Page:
1. Jimbo,

      What does it taste like? Coffee-ish or more like tea?

      There is a woman who does a tea called Teaspresso, where they use tea more like coffee.

      I am so used to tea now, but have had coffee a few times lately, since the coffee benefits video. I just require a non-dairy creamer for coffee and don’t require anything for tea.

      1. This may be heresy Deb but I would think that non-dairy creamer is even worse for us than actual dairy (I don’t use either).

        Most creamers are made using hydrogenated oil (ie trans fats), corn syrup and sodium in some form …. nt ood, as they say. Perhaps it might be better to use a plant milk?

      2. Deb, I drink my coffee black. Ever since I poured some bad coffee creamer into my coffee at work — after which, a co-worker extolled the taste, flavors, and aroma of freshly brewed black coffee so much that I couldn’t wait to try it! And he was pretty much right. I also drink my tea plain. So, no added sugars or milk products, not even plant milk products, of any kind. It’s a plus for keeping my weight down; every little bit counts.

        Though I have recently started adding ginger to my coffee. I tried iced ginger coffee last June in the DC area, and liked it so much that I started making it at home. When the weather cooled, I switched to hot ginger coffee. I use ground ginger, 1/2 teaspoon, which I add to my coffee. Then stir with a whisk.

        And I agree with Mr. Fumblefingers: did you read the ingredients on the packaging for the non-dairy creamer? Are those ingredients that you want to be eating?

  4. I noticed reference, in one of the studies, to “healthy overweight men”. Hmmm? Also, I still would like you and your team to review these articles on coffee: From the booklet “Calamity in a Cup: Caffeine, Are the Perks Worth the Price?”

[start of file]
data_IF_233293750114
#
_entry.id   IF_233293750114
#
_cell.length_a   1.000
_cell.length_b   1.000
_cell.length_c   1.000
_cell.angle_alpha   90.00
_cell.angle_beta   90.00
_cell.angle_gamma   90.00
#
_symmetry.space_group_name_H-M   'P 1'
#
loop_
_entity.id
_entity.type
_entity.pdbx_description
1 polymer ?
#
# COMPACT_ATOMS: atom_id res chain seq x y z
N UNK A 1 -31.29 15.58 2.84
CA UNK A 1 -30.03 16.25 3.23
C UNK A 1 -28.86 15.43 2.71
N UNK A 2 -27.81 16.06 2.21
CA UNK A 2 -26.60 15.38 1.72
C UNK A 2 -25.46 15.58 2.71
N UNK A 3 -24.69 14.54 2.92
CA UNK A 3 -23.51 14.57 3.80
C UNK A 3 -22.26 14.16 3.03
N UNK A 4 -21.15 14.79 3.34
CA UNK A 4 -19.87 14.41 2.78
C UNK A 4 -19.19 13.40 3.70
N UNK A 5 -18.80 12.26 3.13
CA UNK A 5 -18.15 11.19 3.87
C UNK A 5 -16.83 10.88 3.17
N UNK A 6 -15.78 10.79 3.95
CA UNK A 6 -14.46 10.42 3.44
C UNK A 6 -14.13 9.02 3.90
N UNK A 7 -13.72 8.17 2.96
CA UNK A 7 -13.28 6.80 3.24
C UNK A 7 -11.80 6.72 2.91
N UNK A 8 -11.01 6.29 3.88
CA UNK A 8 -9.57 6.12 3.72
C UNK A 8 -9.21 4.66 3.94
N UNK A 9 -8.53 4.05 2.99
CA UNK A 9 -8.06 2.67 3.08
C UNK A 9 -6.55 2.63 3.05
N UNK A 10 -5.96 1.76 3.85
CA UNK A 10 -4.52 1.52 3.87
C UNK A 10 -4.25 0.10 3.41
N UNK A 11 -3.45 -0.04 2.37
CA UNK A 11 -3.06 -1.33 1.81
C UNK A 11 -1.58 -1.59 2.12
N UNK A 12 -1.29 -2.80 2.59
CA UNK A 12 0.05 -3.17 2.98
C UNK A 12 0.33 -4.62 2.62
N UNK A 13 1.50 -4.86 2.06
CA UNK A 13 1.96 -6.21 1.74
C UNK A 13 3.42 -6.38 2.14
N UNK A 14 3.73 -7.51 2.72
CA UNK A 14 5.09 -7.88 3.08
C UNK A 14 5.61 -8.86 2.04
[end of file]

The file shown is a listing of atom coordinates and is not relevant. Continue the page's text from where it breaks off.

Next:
More than 80% of Americans drink coffee, the world’s #2 trade commodity, out-sold only by oil in volume and financial value.

    “Each 10 mg of caffeine consumed causes a 1 mg calcium loss in the bones.” American Journal of Epidemiology, 117:113-127, 1983; 132(4)675-684, 1990, and Nutritional Research 4(1)43-50, 1984.

    “Coffee drinkers, as compared to non-coffee drinkers, have a greater incidence of overweight, and consume more alchohol and cigarettes.” –American Journal of Cardiology, 52:1238-42, 1983.

    “Caffeine seems to increase coronary heart disease deaths independent of serum cholesterol levels.” –British Medical Journal 300:566-569, 1990.

    “Caffeine consumption should be considered as a risk factor for myocardial infarction (heart attack).” –American Journal of Epidemiology 138(8)602, 1993.

    “Rats that ate a refined-food diet and were offered 10% alchohol or water, gradually drank increasing amounts of alcohol. When given coffee, their alcohol consumption dramatically increased.” –Journal of the American Dietetic Association 61:159-162, 1972.

    “Coffee drinkers are more prone to use other drugs. Not only do they smoke more, but they more often use minor tranquilizers or sedative-hypnotics.” –Comprehensive Psychiatry 22:565-571, 1981.

    “A dose of 30-36 ounces of caffeine a day presents a significant health issue.” –British Journal of Addiction 78:251-258, 1988.

    “People consuming as little as 100 mg (6 ounces of coffee) per day had withdrawal symptoms.” –New England Journal of Medicine 327(16)1160, 1992.

    “The lethal dose of caffeine is 10 grams, or about 70 cups of coffee. Many people are taking 1/10 the lethal dose every day!” -A: Journal of Family Practice 4(6)1183, 1977.

    “A cup of coffee reduces iron absorption by 39%, and a cup of tea will reduce it by 65%. Drip coffee will lower iron absorption by 72%, while doubling coffee’s strength will reduce it 91%. In comparison, orange juice, with its vitamin C, may increase iron absorption in a meal by 250%.” –Am Journal of Clinical Nutrition 37:416-420, 1983; and, 32:2484-2489, 1979.

    “After observing that caffeine is capable of inducing acute psychotic symptoms, a state hospital staff eliminated caffeinated beverages from the diet of all patients. Almost immediately the patients were quieter and suffered less from insomnia and nervous agitation. Physical assaults on both people and property decreased significantly, too.” Hospital and Immunity Psychiatry, 42(1)84-85, Jan. 1991.

    “Studies have shown that people with psychiatric problems consume nearly twice as much caffeine as the general population.” Psychology Reports, 59(1)83-86

    “…normal people given caffeine were shown on psychiatric tests to have elevated levels of anxiety, depression and hostility. Amazingly, the doses of caffeine given in this test were much less than the average coffee drinker consumes each day.” Journal of Abnormal Psychology, 93(1)120-122, 1984